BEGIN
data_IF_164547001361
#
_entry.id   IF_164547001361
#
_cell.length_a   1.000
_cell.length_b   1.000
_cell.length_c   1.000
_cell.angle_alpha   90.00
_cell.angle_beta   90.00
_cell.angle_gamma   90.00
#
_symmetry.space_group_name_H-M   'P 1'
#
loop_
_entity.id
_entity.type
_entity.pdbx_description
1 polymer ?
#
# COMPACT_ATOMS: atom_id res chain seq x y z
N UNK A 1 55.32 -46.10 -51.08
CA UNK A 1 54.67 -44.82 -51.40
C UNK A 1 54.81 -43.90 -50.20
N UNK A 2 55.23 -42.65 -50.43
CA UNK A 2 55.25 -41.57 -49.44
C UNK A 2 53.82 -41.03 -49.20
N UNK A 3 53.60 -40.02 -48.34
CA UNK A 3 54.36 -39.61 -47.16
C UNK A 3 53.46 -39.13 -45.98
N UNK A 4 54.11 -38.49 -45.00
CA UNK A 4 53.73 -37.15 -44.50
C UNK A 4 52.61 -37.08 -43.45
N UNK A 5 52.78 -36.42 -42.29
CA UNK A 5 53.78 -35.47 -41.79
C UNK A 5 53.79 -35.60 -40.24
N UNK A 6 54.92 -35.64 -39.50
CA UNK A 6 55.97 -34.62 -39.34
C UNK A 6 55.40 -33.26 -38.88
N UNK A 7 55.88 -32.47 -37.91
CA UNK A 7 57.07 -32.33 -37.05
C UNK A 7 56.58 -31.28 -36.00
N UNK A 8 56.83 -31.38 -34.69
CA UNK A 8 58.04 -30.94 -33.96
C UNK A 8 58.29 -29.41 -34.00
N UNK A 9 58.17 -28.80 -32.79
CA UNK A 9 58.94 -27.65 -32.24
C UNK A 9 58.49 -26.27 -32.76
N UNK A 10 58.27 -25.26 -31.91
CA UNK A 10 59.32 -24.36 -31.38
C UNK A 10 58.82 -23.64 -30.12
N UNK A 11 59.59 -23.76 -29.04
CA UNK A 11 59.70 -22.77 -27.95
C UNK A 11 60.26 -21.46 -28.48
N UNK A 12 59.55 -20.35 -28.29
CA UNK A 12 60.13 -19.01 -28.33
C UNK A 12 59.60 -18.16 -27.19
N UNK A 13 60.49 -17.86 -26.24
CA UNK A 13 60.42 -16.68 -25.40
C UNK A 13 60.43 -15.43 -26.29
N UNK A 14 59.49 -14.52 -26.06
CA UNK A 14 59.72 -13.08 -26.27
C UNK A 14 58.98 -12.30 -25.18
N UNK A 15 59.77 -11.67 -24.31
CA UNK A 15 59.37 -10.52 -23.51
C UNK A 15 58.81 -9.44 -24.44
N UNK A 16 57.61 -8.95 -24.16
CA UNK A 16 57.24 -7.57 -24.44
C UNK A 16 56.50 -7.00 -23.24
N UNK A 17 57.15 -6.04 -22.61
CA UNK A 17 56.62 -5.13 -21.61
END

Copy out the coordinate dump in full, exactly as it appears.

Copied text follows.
data_IF_164547001361
#
_entry.id   IF_164547001361
#
_cell.length_a   1.000
_cell.length_b   1.000
_cell.length_c   1.000
_cell.angle_alpha   90.00
_cell.angle_beta   90.00
_cell.angle_gamma   90.00
#
_symmetry.space_group_name_H-M   'P 1'
#
loop_
_entity.id
_entity.type
_entity.pdbx_description
1 polymer ?
#
# COMPACT_ATOMS: atom_id res chain seq x y z
N UNK A 1 55.32 -46.10 -51.08
CA UNK A 1 54.67 -44.82 -51.40
C UNK A 1 54.81 -43.90 -50.20
N UNK A 2 55.23 -42.65 -50.43
CA UNK A 2 55.25 -41.57 -49.44
C UNK A 2 53.82 -41.03 -49.20
N UNK A 3 53.60 -40.02 -48.34
CA UNK A 3 54.36 -39.61 -47.16
C UNK A 3 53.46 -39.13 -45.98
N UNK A 4 54.11 -38.49 -45.00
CA UNK A 4 53.73 -37.15 -44.50
C UNK A 4 52.61 -37.08 -43.45
N UNK A 5 52.78 -36.42 -42.29
CA UNK A 5 53.78 -35.47 -41.79
C UNK A 5 53.79 -35.60 -40.24
N UNK A 6 54.92 -35.64 -39.50
CA UNK A 6 55.97 -34.62 -39.34
C UNK A 6 55.40 -33.26 -38.88
N UNK A 7 55.88 -32.47 -37.91
CA UNK A 7 57.07 -32.33 -37.05
C UNK A 7 56.58 -31.28 -36.00
N UNK A 8 56.83 -31.38 -34.69
CA UNK A 8 58.04 -30.94 -33.96
C UNK A 8 58.29 -29.41 -34.00
N UNK A 9 58.17 -28.80 -32.79
CA UNK A 9 58.94 -27.65 -32.24
C UNK A 9 58.49 -26.27 -32.76
N UNK A 10 58.27 -25.26 -31.91
CA UNK A 10 59.32 -24.36 -31.38
C UNK A 10 58.82 -23.64 -30.12
N UNK A 11 59.59 -23.76 -29.04
CA UNK A 11 59.70 -22.77 -27.95
C UNK A 11 60.26 -21.46 -28.48
N UNK A 12 59.55 -20.35 -28.29
CA UNK A 12 60.13 -19.01 -28.33
C UNK A 12 59.60 -18.16 -27.19
N UNK A 13 60.49 -17.86 -26.24
CA UNK A 13 60.42 -16.68 -25.40
C UNK A 13 60.43 -15.43 -26.29
N UNK A 14 59.49 -14.52 -26.06
CA UNK A 14 59.72 -13.08 -26.27
C UNK A 14 58.98 -12.30 -25.18
N UNK A 15 59.77 -11.67 -24.31
CA UNK A 15 59.37 -10.52 -23.51
C UNK A 15 58.81 -9.44 -24.44
N UNK A 16 57.61 -8.95 -24.16
CA UNK A 16 57.24 -7.57 -24.44
C UNK A 16 56.50 -7.00 -23.24
N UNK A 17 57.15 -6.04 -22.61
CA UNK A 17 56.62 -5.13 -21.61